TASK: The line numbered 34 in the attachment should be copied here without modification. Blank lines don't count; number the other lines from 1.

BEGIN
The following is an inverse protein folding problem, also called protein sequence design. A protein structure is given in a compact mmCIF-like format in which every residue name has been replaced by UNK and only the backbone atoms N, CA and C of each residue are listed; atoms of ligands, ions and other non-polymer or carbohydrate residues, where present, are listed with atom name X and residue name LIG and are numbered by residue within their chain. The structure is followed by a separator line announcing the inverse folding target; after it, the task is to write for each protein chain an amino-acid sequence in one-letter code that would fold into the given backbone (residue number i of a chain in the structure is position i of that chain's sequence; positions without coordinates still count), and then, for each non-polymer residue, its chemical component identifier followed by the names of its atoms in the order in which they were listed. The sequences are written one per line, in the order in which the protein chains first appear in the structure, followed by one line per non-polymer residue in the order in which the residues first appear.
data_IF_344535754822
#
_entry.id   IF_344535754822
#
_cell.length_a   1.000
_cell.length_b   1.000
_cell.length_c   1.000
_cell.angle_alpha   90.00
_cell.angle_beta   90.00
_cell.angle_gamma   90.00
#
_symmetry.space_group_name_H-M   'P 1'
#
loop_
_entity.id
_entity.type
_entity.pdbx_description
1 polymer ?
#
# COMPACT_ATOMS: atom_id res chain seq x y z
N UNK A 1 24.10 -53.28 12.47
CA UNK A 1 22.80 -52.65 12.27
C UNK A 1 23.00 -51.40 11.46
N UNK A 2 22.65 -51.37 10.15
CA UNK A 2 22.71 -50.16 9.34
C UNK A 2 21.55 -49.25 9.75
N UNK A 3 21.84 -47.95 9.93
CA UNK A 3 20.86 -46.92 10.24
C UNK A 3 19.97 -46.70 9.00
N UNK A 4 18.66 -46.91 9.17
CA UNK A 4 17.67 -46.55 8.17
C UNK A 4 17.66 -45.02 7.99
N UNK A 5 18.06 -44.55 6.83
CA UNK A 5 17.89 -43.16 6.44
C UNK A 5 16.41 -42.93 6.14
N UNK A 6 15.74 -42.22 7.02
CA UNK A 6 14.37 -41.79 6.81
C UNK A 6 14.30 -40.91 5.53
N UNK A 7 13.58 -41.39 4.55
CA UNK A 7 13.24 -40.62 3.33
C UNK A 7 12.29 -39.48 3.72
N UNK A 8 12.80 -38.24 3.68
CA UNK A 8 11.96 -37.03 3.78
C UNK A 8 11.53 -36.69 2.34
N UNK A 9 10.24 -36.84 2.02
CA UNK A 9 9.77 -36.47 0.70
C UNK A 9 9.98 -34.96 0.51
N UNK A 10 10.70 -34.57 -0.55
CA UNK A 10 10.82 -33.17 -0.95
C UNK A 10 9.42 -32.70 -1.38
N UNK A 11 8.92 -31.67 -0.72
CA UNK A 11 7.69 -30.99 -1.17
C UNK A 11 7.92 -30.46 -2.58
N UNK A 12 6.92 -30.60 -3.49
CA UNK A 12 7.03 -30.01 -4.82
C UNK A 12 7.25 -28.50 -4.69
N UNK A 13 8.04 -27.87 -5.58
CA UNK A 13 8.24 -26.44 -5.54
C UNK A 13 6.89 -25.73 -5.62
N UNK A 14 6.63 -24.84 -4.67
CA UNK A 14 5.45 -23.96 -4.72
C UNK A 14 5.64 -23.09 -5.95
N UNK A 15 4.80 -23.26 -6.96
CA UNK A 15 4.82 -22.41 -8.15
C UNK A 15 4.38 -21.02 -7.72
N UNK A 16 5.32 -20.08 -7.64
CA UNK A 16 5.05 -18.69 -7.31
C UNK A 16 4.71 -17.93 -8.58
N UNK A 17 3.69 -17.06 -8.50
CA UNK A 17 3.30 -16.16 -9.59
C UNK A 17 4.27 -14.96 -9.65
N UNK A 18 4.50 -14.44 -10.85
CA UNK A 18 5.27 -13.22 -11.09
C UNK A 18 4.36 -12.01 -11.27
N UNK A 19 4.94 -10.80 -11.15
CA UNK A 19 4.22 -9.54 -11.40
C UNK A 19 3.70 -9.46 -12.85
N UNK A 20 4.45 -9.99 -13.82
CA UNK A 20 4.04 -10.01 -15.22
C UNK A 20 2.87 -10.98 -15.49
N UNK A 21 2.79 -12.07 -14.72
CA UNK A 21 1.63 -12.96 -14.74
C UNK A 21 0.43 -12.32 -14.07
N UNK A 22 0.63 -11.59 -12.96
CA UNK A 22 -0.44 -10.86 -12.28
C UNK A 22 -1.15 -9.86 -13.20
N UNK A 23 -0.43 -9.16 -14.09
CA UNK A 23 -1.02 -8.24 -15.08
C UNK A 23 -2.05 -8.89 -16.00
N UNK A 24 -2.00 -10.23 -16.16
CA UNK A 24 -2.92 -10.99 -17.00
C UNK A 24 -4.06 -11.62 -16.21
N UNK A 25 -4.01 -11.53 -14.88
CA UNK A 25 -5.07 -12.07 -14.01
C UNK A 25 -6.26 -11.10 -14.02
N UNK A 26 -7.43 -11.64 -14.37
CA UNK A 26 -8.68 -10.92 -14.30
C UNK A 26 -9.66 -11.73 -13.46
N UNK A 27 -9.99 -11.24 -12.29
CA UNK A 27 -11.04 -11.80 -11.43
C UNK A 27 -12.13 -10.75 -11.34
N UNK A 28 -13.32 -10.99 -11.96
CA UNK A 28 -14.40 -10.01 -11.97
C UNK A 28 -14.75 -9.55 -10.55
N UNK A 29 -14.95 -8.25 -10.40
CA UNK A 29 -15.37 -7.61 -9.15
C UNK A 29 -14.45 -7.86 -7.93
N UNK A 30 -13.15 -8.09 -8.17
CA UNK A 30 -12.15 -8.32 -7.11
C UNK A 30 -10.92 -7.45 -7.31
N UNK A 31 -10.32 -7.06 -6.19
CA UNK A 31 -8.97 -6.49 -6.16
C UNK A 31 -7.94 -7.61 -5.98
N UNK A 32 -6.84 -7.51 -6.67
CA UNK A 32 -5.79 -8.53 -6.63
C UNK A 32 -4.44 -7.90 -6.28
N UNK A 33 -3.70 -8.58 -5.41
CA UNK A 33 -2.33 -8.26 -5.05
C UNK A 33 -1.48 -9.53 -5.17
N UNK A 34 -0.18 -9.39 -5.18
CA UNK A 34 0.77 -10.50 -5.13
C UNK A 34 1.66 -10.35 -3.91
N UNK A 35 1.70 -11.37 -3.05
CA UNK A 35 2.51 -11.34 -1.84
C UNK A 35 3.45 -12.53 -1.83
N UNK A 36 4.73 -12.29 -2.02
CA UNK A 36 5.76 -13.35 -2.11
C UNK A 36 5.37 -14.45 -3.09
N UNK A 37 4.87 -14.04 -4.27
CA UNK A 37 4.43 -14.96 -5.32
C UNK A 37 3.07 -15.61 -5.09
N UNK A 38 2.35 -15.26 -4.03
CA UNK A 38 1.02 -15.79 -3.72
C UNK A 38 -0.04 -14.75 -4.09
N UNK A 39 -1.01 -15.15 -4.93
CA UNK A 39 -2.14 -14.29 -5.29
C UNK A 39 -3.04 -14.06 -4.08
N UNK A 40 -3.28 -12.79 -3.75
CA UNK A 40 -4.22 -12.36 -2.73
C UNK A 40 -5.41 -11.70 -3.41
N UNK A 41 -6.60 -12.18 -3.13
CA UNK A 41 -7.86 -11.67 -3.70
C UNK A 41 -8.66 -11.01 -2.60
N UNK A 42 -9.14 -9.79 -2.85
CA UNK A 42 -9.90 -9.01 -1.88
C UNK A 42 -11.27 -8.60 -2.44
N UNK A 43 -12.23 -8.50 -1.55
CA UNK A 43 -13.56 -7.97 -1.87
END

N UNK A 5 18.06 -44.55 6.83